Andrej Karpathy, Director of Tesla’s AI Division said this approach allows us to articulate a specific goal for the program. Let’s say the goal is to win a Go game. We create a program in the neural-web architecture, but at this point it’s only on the skeleton level. After that, the web takes over and identifies the ‘program space’, a set of possibilities in which the self-learning web will then find better and better program variations.

This is all possible, as we live in the Big Data era where it is easier to collect data, identify characteristics of desirable operations (a self-driving car stopping at the red light) than to write a program on it. If we show enough examples of cars stopping at the red light, the car will learn the concept of stopping at the red light and execute it, even if we don’t know exactly how it decides to stop. The task of the “Data Scientist” is to categorize, sort, parameterize, and refine the available data so that they drive the neural network at the highest octane fuel possible.

Let's look at some specific examples of this process, which is almost impossible to imagine:

Machine Vision- Recently, this was a labor demanding engineering task, combined with a little machine learning. Recently it has been found that ‘teaching’ with a huge amount of images produces better results than any engineering solution that strives for accurate imaging.

Machine Translation- The translation robot’s operation has been based on phrases and elements for a long time, but neural networks are proving to be better and better.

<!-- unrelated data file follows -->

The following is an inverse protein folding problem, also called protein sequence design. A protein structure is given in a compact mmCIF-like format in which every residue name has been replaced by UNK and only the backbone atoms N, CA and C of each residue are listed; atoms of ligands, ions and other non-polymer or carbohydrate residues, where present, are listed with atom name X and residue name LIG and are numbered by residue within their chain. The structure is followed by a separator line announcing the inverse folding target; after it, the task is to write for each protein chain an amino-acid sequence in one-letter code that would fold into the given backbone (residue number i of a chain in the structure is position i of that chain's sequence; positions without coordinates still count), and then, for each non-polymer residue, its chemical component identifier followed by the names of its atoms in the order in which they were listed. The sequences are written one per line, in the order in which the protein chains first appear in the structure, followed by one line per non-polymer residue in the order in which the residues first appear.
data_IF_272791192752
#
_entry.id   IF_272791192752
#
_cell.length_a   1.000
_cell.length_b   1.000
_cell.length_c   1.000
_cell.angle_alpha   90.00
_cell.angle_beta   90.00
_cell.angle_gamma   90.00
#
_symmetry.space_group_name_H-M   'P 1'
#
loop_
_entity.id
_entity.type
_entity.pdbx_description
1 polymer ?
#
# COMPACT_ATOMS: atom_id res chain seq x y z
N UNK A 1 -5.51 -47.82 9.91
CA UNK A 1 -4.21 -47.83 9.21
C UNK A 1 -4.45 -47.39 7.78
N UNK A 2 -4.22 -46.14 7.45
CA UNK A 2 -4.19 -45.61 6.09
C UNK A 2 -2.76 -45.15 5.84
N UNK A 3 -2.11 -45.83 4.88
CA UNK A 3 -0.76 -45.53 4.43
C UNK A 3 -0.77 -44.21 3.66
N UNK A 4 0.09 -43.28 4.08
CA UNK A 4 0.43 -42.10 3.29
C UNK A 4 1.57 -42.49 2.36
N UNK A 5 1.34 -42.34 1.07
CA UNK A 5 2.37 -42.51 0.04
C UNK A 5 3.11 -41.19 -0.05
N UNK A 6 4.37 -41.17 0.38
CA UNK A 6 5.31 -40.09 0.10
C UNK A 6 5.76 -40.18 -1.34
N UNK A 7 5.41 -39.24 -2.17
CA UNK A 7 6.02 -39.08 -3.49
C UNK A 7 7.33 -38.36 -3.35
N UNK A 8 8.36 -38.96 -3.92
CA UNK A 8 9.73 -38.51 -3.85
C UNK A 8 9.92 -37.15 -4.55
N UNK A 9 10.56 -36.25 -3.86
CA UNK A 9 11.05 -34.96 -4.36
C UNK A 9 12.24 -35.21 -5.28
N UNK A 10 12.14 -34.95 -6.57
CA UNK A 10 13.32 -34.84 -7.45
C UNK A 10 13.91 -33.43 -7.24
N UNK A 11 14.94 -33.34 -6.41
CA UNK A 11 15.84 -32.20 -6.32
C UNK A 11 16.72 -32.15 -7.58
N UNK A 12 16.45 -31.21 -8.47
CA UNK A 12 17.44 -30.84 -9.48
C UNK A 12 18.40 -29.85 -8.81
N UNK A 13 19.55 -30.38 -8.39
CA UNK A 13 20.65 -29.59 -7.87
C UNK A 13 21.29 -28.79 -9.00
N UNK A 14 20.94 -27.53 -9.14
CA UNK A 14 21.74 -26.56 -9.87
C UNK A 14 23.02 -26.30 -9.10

Games- Not exactly practical, but recent AI experiments are starting to get nice results in extremely complex games like StarCraft. Here, too, the making them process of plenty of winning matches bear fruit. After a while, the network figured out unusual yet effective solutions and caught human players off guard. We can use the experience gained in games in countless areas.

In addition, neural networks have the upper hand in their high degree flexibility and adaptability. If, for some reason, it was important to double up a process with some quality degradation, it wouldn’t be easy to solve with a classic software. From the neural network we remove half of the channels, retrain, and are done.  Still, it’s not a Swiss army knife miracle weapon. The peculiarity of the system is that it is based on learning, so it’s defenseless against biased data. Due to human error, it can sink into the deepest depths, resulting in things like the chatbot that became racist in the blink of an eye.

The other problem is that we will never know exactly how a neural network makes a decision, so it will not offer a reassuring solution where the whole chain of cause and effect is inevitably important, where a demonstrable, replicable process is needed. As Karpathy puts it, “in many cases we will be forced to decide between two systems where one is 90% accurate but we understand how it works and the other is 99% accurate but we don’t understand how it works”.

All in all, “software 2.0” can become the dominant solution in situations where we deal with a large number of repeated, easily solved evaluations, and building an algorithm with a “1.0” philosophy would be too complicated.